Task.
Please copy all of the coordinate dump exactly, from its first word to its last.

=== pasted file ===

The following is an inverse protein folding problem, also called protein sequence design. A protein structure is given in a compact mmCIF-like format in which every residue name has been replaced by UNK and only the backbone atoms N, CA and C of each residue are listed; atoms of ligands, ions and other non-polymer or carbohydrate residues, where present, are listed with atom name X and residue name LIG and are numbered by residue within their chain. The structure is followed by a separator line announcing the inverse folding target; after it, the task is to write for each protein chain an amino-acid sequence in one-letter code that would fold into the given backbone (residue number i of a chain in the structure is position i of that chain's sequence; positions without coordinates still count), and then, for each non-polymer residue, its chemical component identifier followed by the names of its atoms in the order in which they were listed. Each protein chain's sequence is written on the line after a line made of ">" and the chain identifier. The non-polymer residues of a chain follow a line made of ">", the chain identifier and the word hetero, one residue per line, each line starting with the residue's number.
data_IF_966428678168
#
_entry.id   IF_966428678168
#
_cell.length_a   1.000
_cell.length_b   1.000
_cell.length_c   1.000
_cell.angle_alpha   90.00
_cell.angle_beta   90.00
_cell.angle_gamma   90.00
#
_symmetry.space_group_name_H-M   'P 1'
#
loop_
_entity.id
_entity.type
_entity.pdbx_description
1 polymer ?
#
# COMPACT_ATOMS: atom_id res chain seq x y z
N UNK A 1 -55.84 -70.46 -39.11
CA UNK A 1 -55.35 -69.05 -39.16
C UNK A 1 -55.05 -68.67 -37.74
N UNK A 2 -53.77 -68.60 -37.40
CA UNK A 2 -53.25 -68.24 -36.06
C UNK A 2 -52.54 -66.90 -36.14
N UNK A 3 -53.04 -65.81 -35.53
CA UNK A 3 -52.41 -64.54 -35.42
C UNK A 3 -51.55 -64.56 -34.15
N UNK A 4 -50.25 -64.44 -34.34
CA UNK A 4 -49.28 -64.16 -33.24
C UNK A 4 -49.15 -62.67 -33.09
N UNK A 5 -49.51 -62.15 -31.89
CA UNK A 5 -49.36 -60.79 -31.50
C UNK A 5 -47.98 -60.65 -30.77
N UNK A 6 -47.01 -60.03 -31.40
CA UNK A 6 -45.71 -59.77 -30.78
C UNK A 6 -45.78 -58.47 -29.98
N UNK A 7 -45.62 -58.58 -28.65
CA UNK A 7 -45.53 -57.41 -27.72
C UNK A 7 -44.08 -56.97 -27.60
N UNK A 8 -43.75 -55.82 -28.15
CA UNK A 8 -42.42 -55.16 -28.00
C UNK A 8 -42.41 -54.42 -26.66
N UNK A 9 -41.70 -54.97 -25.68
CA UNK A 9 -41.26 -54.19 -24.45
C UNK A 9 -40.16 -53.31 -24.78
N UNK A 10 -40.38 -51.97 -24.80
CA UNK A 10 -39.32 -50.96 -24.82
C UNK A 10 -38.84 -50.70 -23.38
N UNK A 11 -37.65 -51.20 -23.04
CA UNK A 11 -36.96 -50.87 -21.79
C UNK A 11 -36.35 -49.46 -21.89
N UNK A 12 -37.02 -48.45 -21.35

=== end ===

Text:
The following is an inverse protein folding problem, also called protein sequence design. A protein structure is given in a compact mmCIF-like format in which every residue name has been replaced by UNK and only the backbone atoms N, CA and C of each residue are listed; atoms of ligands, ions and other non-polymer or carbohydrate residues, where present, are listed with atom name X and residue name LIG and are numbered by residue within their chain. The structure is followed by a separator line announcing the inverse folding target; after it, the task is to write for each protein chain an amino-acid sequence in one-letter code that would fold into the given backbone (residue number i of a chain in the structure is position i of that chain's sequence; positions without coordinates still count), and then, for each non-polymer residue, its chemical component identifier followed by the names of its atoms in the order in which they were listed. Each protein chain's sequence is written on the line after a line made of ">" and the chain identifier. The non-polymer residues of a chain follow a line made of ">", the chain identifier and the word hetero, one residue per line, each line starting with the residue's number.
data_IF_966428678168
#
_entry.id   IF_966428678168
#
_cell.length_a   1.000
_cell.length_b   1.000
_cell.length_c   1.000
_cell.angle_alpha   90.00
_cell.angle_beta   90.00
_cell.angle_gamma   90.00
#
_symmetry.space_group_name_H-M   'P 1'
#
loop_
_entity.id
_entity.type
_entity.pdbx_description
1 polymer ?
#
# COMPACT_ATOMS: atom_id res chain seq x y z
N UNK A 1 -55.84 -70.46 -39.11
CA UNK A 1 -55.35 -69.05 -39.16
C UNK A 1 -55.05 -68.67 -37.74
N UNK A 2 -53.77 -68.60 -37.40
CA UNK A 2 -53.25 -68.24 -36.06
C UNK A 2 -52.54 -66.90 -36.14
N UNK A 3 -53.04 -65.81 -35.53
CA UNK A 3 -52.41 -64.54 -35.42
C UNK A 3 -51.55 -64.56 -34.15
N UNK A 4 -50.25 -64.44 -34.34
CA UNK A 4 -49.28 -64.16 -33.24
C UNK A 4 -49.15 -62.67 -33.09
N UNK A 5 -49.51 -62.15 -31.89
CA UNK A 5 -49.36 -60.79 -31.50
C UNK A 5 -47.98 -60.65 -30.77
N UNK A 6 -47.01 -60.03 -31.40
CA UNK A 6 -45.71 -59.77 -30.78
C UNK A 6 -45.78 -58.47 -29.98
N UNK A 7 -45.62 -58.58 -28.65
CA UNK A 7 -45.53 -57.41 -27.72
C UNK A 7 -44.08 -56.97 -27.60
N UNK A 8 -43.75 -55.82 -28.15
CA UNK A 8 -42.42 -55.16 -28.00
C UNK A 8 -42.41 -54.42 -26.66
N UNK A 9 -41.70 -54.97 -25.68
CA UNK A 9 -41.26 -54.19 -24.45
C UNK A 9 -40.16 -53.31 -24.78
N UNK A 10 -40.38 -51.97 -24.80
CA UNK A 10 -39.32 -50.96 -24.82
C UNK A 10 -38.84 -50.70 -23.38
N UNK A 11 -37.65 -51.20 -23.04
CA UNK A 11 -36.96 -50.87 -21.79
C UNK A 11 -36.35 -49.46 -21.89
N UNK A 12 -37.02 -48.45 -21.35